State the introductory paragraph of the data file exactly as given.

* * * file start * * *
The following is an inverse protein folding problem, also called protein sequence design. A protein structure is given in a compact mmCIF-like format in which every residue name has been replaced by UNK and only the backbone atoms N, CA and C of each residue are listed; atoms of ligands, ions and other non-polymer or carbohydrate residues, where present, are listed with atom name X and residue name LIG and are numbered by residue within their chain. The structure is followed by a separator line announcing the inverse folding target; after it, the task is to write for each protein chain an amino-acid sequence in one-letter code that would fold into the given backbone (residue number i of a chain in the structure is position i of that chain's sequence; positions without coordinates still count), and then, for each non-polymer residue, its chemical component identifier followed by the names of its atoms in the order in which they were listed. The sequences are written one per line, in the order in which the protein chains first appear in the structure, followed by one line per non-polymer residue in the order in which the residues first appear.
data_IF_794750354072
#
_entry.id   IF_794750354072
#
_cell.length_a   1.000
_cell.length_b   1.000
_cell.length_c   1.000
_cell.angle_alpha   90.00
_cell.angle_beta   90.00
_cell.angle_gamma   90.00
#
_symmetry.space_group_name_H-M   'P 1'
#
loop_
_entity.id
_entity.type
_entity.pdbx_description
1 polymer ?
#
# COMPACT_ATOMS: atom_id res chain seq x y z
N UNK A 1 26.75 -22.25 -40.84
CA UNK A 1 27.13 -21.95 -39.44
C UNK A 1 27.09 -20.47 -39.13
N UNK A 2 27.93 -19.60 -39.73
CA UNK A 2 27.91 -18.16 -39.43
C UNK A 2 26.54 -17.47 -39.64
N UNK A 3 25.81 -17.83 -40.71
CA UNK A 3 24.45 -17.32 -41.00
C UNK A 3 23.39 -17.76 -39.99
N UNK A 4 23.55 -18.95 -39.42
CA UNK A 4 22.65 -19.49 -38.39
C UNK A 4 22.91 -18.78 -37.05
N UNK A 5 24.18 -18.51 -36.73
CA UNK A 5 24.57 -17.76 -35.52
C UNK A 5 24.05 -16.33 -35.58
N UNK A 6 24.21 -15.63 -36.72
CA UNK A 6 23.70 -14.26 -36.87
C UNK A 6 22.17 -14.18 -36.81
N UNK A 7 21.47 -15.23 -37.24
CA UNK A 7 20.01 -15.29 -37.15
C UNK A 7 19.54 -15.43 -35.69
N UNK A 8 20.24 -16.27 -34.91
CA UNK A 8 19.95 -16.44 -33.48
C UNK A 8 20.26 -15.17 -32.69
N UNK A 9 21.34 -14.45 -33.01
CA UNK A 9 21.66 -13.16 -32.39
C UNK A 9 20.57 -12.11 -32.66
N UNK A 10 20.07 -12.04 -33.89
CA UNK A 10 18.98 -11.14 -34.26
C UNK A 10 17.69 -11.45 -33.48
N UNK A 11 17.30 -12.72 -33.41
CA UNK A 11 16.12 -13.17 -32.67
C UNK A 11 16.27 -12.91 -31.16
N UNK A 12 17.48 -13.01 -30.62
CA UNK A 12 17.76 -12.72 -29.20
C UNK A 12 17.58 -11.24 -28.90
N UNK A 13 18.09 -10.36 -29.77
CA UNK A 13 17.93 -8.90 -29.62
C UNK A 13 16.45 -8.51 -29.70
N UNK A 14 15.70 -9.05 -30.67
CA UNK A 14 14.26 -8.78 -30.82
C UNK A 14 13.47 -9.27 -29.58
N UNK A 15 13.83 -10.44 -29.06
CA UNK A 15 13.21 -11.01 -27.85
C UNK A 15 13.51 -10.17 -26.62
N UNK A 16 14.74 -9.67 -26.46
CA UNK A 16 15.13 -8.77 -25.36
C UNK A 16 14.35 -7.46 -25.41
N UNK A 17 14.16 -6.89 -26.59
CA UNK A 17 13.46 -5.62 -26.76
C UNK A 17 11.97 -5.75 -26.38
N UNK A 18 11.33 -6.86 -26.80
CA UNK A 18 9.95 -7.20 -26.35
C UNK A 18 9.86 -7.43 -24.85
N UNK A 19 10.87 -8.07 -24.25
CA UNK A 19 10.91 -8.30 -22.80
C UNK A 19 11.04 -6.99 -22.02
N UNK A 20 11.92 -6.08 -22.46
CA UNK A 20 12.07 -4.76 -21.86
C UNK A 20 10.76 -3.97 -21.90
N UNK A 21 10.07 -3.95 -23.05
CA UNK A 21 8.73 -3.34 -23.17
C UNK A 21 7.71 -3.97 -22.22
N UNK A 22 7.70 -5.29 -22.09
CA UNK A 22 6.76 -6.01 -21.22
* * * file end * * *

The following is an inverse protein folding problem, also called protein sequence design. A protein structure is given in a compact mmCIF-like format in which every residue name has been replaced by UNK and only the backbone atoms N, CA and C of each residue are listed; atoms of ligands, ions and other non-polymer or carbohydrate residues, where present, are listed with atom name X and residue name LIG and are numbered by residue within their chain. The structure is followed by a separator line announcing the inverse folding target; after it, the task is to write for each protein chain an amino-acid sequence in one-letter code that would fold into the given backbone (residue number i of a chain in the structure is position i of that chain's sequence; positions without coordinates still count), and then, for each non-polymer residue, its chemical component identifier followed by the names of its atoms in the order in which they were listed. The sequences are written one per line, in the order in which the protein chains first appear in the structure, followed by one line per non-polymer residue in the order in which the residues first appear.